Article Text

Download PDFPDF
Shift work and breast cancer: do we need more evidence and what should this be?
  1. Kyriaki Papantoniou1,2,
  2. Manolis Kogevinas1,2
  1. 1Centre for Research in Environmental Epidemiology (CREAL), Barcelona, Spain
  2. 2CIBER Epidemiología y Salud Pública (CIBERESP), Madrid, Spain
  1. Correspondence to Professor Manolis Kogevinas, Centre for Research in Environmental Epidemiology (CREAL), Doctor Aiguader 88, Barcelona 08003, Spain; kogevinas{at}

Statistics from

Request Permissions

If you wish to reuse any or all of this article please use the link below which will take you to the Copyright Clearance Center’s RightsLink service. You will be able to get a quick price and instant permission to reuse the content in many different ways.

Research on circadian disruption and cancer was stimulated by the 2007 evaluation by the International Agency for Research on Cancer of light at night and circadian rhythm disruption as probably carcinogenic to humans.1 Circadian rhythm disruption ultimately affects a large part of the population in modern societies and not only those in shift work. The experimental evidence on light at night and breast cancer is very strong, clearly showing the potential for light at night and circadian rhythm disruption to cause cancer. The evidence from epidemiological studies is mostly positive notwithstanding inconsistencies and lack of a clear dose–response. Since the first meta-analysis by Megdal et al,2 several systematic reviews and meta-analyses have been performed, three of them published in 2013, attempting to summarise the association between night shift work and breast cancer risk. Two3 ,4 of the three recent reviews concluded that the epidemiological evidence is overall weak or insufficient, whereas the third review5 supported the hypothesis. Even though inconclusive, all reviews highlighted the methodological limitations of the existing studies and the heterogeneity between studies in methods including basic definitions of exposure. So, do we need more evidence and what should this be?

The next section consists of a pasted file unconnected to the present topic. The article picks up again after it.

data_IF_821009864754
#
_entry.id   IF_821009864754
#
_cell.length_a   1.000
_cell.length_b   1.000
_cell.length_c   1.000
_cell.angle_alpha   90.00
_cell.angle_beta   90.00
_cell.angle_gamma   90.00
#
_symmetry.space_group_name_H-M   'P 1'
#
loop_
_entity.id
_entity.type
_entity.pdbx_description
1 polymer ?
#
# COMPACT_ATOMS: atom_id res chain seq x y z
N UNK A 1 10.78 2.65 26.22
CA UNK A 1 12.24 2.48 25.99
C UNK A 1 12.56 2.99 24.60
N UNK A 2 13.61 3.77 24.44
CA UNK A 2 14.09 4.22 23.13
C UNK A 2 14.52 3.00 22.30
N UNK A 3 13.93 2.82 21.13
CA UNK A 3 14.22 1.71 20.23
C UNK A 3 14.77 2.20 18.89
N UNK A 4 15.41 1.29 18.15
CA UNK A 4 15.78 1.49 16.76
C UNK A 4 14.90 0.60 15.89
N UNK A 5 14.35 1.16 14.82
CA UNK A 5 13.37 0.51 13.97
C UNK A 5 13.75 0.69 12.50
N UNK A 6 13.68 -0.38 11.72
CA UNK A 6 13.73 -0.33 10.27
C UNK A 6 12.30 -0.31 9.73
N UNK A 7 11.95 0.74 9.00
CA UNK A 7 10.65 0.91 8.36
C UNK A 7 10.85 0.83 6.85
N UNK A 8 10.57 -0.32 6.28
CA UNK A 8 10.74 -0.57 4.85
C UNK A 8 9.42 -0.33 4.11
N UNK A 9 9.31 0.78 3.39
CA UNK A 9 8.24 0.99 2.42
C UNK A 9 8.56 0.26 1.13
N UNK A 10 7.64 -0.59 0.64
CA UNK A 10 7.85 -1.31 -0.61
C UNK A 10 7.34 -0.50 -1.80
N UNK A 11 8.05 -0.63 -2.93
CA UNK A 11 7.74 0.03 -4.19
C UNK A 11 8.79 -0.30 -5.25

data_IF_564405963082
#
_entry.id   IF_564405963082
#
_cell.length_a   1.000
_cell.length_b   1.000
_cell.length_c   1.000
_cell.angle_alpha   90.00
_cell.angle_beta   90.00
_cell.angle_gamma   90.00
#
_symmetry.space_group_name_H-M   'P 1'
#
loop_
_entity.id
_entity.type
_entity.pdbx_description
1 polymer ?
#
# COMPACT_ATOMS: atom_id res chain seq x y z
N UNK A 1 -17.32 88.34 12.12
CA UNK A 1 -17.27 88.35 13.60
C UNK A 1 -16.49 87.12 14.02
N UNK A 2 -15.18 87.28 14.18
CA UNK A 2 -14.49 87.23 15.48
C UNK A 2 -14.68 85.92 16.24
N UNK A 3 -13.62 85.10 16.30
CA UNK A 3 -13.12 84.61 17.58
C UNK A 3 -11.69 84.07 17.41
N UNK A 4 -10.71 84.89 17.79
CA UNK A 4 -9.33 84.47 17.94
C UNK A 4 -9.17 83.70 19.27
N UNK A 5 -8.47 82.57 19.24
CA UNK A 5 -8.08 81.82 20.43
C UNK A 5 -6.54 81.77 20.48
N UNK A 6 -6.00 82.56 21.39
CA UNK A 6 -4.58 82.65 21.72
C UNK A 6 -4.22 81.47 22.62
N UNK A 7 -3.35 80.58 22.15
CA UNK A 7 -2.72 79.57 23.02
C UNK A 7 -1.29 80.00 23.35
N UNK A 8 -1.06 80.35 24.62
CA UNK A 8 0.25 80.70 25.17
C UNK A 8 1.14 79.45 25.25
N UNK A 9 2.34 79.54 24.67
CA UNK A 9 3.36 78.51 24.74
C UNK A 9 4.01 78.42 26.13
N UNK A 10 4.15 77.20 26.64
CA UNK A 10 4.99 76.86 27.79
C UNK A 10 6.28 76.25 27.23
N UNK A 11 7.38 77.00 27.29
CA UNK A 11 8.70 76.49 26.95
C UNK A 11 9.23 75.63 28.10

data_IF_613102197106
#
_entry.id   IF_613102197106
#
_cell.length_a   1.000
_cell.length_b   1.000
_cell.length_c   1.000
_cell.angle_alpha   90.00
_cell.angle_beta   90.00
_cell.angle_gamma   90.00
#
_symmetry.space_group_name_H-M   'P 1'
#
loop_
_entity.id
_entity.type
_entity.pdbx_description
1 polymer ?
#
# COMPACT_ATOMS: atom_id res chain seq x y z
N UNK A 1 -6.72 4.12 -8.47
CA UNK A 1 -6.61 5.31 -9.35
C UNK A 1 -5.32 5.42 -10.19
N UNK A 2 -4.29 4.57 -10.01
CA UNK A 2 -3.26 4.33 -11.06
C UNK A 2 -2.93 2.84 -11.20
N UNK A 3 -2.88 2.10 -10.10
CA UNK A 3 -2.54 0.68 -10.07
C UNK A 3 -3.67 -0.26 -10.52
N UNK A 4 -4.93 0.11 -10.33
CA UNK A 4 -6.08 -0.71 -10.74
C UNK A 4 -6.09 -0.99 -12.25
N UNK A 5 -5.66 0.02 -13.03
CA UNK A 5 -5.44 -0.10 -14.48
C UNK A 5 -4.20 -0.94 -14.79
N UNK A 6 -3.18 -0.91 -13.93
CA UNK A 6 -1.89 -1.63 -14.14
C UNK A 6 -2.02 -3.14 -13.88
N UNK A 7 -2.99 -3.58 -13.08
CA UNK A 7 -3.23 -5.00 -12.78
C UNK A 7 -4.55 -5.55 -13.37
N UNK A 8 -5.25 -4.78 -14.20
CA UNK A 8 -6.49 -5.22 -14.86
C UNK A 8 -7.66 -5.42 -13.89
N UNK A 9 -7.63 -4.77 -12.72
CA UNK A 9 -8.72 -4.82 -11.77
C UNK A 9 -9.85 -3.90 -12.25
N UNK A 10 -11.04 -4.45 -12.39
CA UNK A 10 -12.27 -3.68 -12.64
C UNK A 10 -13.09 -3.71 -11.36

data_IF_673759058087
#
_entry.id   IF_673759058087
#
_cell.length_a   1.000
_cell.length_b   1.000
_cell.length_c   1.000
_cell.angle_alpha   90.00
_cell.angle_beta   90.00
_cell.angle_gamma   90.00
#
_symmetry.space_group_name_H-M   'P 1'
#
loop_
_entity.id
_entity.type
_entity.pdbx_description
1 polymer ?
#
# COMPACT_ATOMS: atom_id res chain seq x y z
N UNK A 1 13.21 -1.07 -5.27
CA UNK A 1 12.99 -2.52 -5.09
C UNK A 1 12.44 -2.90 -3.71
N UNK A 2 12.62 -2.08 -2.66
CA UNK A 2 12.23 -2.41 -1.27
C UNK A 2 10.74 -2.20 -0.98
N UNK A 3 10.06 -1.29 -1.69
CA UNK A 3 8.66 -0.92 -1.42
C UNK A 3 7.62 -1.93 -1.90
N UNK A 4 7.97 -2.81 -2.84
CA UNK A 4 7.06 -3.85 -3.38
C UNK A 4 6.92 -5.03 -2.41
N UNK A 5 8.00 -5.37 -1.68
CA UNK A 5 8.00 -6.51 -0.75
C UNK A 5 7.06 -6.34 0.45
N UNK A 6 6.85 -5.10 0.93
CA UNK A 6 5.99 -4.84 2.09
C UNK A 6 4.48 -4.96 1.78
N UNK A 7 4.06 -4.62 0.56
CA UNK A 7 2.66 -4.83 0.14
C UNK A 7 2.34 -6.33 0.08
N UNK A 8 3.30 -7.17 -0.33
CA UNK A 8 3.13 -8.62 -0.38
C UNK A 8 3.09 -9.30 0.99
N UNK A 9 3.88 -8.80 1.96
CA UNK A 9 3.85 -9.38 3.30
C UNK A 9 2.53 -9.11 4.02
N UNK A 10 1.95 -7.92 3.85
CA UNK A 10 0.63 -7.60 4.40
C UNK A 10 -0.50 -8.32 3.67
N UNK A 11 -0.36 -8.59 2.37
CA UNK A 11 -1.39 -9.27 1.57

The paper by Grundy et al6 provides more evidence supporting the association between shift work and breast cancer risk, as most case–control studies have done so far. In this well-conducted large case–control study, a twofold risk of breast …

View Full Text


  • Contributors KP and MK have contributed to this paper by drafting and revising this article. They have both aproved the final version of the manuscript

  • Funding KP has a fellowship from the Instituto Carlos III (PFIS/550306370), Madrid, Spain.

  • Competing interests None.

  • Provenance and peer review Commissioned; internally peer reviewed.

Linked Articles